7 Ways To Motivate A Kid With ADHD To Do Homework And Chores
Start by meeting your kid where they are — and really listen to what they’re telling you.
All parents fight with their kids to do their chores or homework, but with kids who have ADHD, it’s a whole other battle. Children with ADHD are neurologically wired to have difficulty starting and finishing tasks. They often struggle with executive functioning, a family of mental skills that includes the ability to plan, conceptualize, and execute goals. All of this means that completing everyday tasks such as homework and chores — or even getting up for school — can become major points of difficulty for some kids, and major points of conflict between them and their parents.
That doesn’t mean that the only option is to push your way through. For children (and adults) with ADHD, staying on task can sometimes be as easy as reframing the process using management and motivation styles that better fit their needs and are more suited to the way they think. While the same strategies won’t work for everyone, these seven tips are a great place to start figuring out the right setup to keep your kid with ADHD on task.
1. A Little Understanding Goes a Long Way
Start by meeting your kid where they are — and really listen to what they’re saying. When a child appears disinterested or unable to start a task or an assignment, try to identify anything that might be getting in their way. ADHD and anxiety often go hand in hand, and tasks can feel overwhelming if they’re long and complex, or they may bring up some underlying discomfort (like assignments from that one terrifying teacher). Once you know what obstacles your child is facing, you’ll be better poised to find ways to overcome them. And yes, being bored definitely counts as one of these obstacles.
2. Break Down Larger Goals
Maintaining focus and motivation over a long period of time is difficult for kids with ADHD — it’s like trying to remember your place in a book with pages that won’t stop flipping around. Plenty of projects can be broken down into discrete parts, and writing them down on a piece of paper or a whiteboard can help free up brain space and encourage your child to focus on one step at a time, says Carey Heller, Psy.D., a Maryland-based psychologist who specializes in childhood and adolescent ADHD. Try finding a way to help your child unwind in between each step.
3. Encourage Routine
“Creating structure is really important,” Heller says. Small routines, like a pre-homework snack after school followed by a set reminder to do homework, can help create a familiar flow of activities that eliminates the need to spend mental energy on planning when to tackle heftier tasks.
Knowing when a change in activity is coming is also a huge boon for the ADHD brain, which can easily become fixated and difficult to redirect. “For example, if a child is reading for fun, or playing a game of some kind, suddenly being surprised by parents saying ‘It's time to do homework’ may make them yell or react a little more strongly because of the difficulty shifting attention, rather than it being that they truly don't want to do it,” Heller says. If it’s a routine that game time stops at 5 p.m. everyday, switching away from that activity will likely be less of a fight.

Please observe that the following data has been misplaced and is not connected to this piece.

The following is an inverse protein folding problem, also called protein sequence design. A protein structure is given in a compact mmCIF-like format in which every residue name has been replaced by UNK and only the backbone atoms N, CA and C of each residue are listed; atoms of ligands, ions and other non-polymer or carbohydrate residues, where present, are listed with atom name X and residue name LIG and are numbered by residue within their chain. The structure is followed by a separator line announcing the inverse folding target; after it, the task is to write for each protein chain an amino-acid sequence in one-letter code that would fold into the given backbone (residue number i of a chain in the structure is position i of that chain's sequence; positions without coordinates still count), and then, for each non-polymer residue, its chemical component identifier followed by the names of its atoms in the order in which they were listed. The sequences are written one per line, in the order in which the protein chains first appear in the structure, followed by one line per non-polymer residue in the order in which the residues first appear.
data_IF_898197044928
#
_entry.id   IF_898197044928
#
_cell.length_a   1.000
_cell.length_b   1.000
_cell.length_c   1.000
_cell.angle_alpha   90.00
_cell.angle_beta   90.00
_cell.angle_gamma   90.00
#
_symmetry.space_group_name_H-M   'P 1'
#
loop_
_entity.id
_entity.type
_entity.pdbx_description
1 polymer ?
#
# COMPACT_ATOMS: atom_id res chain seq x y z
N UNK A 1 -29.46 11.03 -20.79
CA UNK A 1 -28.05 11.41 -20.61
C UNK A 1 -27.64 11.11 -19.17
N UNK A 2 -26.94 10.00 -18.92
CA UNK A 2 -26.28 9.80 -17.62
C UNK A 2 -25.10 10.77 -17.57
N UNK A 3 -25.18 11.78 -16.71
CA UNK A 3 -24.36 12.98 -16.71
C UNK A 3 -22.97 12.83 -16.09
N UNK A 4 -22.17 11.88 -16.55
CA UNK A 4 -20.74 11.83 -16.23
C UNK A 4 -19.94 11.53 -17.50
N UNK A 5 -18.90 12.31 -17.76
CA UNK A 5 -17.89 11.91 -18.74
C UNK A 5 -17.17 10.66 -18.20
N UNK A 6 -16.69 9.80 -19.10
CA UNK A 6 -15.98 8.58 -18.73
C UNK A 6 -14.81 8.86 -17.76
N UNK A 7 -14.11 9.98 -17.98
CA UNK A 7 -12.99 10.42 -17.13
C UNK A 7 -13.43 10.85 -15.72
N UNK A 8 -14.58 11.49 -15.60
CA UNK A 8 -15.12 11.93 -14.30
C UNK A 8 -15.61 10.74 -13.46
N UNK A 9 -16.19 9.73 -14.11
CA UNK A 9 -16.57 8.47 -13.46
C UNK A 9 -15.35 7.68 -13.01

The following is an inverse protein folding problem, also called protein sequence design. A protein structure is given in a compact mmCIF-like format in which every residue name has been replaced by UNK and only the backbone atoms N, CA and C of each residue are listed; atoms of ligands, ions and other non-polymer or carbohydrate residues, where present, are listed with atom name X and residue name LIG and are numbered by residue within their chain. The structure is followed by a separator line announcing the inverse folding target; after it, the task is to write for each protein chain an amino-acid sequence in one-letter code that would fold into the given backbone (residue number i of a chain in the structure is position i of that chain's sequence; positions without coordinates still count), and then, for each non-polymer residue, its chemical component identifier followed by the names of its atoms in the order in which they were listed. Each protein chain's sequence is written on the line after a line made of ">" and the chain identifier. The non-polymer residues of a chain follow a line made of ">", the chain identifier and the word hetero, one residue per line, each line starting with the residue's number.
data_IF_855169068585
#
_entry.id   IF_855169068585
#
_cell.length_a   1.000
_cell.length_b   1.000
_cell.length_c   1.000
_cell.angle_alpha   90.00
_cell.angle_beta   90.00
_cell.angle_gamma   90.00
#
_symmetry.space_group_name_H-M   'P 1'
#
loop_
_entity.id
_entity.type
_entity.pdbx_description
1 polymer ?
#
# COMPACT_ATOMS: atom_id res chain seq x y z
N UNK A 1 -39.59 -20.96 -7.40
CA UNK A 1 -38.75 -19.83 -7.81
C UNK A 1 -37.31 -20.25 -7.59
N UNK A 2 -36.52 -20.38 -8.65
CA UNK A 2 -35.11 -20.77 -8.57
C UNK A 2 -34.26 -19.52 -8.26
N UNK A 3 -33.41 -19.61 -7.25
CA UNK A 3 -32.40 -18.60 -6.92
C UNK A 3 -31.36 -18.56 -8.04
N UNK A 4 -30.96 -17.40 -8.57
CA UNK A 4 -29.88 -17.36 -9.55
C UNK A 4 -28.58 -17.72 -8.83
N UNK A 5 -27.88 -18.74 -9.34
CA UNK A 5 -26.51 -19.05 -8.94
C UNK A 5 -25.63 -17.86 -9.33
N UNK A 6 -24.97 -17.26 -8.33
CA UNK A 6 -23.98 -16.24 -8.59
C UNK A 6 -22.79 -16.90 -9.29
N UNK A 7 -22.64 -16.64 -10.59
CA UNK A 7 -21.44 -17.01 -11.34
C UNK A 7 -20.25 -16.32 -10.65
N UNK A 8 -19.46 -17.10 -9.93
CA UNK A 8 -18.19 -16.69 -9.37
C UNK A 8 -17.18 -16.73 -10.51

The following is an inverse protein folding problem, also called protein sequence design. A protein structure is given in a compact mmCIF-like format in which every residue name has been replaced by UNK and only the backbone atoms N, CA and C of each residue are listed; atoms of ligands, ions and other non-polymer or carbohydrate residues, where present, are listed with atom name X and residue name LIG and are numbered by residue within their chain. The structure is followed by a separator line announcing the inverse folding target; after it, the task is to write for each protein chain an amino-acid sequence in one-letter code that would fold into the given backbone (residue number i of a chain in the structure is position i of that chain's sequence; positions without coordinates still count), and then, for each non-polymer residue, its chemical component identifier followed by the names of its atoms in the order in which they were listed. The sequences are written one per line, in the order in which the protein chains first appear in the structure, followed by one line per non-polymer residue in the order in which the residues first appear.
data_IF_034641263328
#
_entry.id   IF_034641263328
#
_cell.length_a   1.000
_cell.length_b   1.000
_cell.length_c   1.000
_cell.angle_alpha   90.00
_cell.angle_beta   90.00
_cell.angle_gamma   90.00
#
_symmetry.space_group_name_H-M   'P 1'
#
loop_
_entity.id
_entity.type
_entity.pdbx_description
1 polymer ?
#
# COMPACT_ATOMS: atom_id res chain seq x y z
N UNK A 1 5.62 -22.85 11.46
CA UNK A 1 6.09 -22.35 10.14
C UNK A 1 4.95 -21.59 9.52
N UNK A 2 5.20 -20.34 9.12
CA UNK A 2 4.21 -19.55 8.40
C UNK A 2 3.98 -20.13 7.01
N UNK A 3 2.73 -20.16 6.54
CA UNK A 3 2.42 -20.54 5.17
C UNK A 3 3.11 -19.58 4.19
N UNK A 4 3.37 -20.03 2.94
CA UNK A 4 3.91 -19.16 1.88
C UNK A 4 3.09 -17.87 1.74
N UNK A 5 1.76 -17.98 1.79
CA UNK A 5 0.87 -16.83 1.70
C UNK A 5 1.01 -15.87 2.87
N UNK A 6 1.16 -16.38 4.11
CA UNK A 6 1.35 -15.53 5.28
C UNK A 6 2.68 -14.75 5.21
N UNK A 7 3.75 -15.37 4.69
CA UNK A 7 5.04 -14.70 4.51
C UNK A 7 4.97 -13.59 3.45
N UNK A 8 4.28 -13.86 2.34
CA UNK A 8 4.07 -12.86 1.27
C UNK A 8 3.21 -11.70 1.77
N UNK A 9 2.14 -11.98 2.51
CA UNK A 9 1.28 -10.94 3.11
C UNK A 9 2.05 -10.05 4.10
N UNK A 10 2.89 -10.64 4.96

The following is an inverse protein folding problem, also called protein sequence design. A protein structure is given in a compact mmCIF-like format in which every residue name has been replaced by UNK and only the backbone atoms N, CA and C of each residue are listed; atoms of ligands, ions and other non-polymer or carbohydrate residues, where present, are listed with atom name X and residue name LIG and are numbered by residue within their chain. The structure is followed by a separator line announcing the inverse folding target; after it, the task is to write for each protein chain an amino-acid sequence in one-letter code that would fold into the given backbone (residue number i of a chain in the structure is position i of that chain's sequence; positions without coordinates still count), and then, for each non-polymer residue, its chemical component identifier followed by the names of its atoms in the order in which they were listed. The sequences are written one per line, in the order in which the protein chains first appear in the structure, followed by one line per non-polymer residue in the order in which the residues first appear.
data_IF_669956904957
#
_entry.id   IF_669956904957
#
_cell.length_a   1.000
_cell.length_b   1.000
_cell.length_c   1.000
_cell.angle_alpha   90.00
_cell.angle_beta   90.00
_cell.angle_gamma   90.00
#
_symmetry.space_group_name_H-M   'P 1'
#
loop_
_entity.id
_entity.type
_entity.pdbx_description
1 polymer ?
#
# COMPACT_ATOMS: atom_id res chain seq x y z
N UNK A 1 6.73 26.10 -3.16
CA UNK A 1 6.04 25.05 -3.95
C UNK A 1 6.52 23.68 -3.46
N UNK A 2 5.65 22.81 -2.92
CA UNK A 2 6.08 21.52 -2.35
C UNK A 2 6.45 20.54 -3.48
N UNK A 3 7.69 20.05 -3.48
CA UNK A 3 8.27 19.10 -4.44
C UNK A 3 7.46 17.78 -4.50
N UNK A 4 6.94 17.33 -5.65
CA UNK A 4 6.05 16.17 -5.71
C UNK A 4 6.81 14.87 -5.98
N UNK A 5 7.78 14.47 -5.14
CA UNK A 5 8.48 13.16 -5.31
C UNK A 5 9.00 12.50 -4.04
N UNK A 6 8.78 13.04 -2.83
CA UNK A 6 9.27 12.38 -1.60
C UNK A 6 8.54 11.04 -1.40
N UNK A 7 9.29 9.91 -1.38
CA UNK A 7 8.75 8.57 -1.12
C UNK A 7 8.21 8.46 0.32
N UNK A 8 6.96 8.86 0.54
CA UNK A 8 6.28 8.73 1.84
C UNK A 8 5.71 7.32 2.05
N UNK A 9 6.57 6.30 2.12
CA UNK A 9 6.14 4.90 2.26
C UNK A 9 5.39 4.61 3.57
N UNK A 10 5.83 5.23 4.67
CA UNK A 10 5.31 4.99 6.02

4. Set Reminders
When it comes to ADHD, organization is key. Luckily, there’s no shortage of tools to help parents and children achieve it. For older kids with smartphones, using the reminder and calendar apps to break up tasks into to-dos and deadlines is just a matter of building the habit. For parents of younger children, or those who may not want their kids relying on screens to manage their planning, smart home devices can act as hands-free virtual assistants for even the tiniest of tots. Heller says he uses his own Amazon Echo to set reminders so often that his son was listing off his own tasks to the device at the age of 4. For a tech-free option, paper planners can be a huge help to older kids — some are even made specifically for those with ADHD. The best reminder system for your kid, Heller says, is whichever one they’ll use.
5. Add Rewards
It’s what we all want for a job well done — something to look forward to. There’s good evidence that the dopamine reward pathway — the portion of the brain that makes you feel good when you accomplish something — is disrupted in people with ADHD, leading to a deficit in the ability to motivate from within. Thankfully, there’s also evidence that for children under 12, having an extrinsic reward, or something tangible to look forward to, can improve performance on a task.
For bigger projects, Heller suggests sprinkling rewards along the way. Which rewards work best is going to vary a ton from child to child, but options such as a favorite meal or quality time with a parent tend to be a hit in his office.
6. Embrace Fidgeting
Sure, your kid has to sit still at school. But at home, there’s no need to be so rigid. Heller swears by the strategy of “harnessing fidgeting to improve focus.” Turn your kid’s desk into the most fun home office in the house with items like an under-desk elliptical, a balance board, or even a simple standing desk setup — find what clicks for them. Even something as simple as pacing the room while reading can help some kids with ADHD stay engaged.
7. Remember: You’re There to Guide
Helping your child manage their ADHD is all about “parenting for independence,” Heller says. He encourages parents to develop strategies that their children and teens can take into adulthood and use themselves, rather than ones that require constant parental involvement. For younger kids, modeling certain routines and behaviors can be a huge push in the right direction.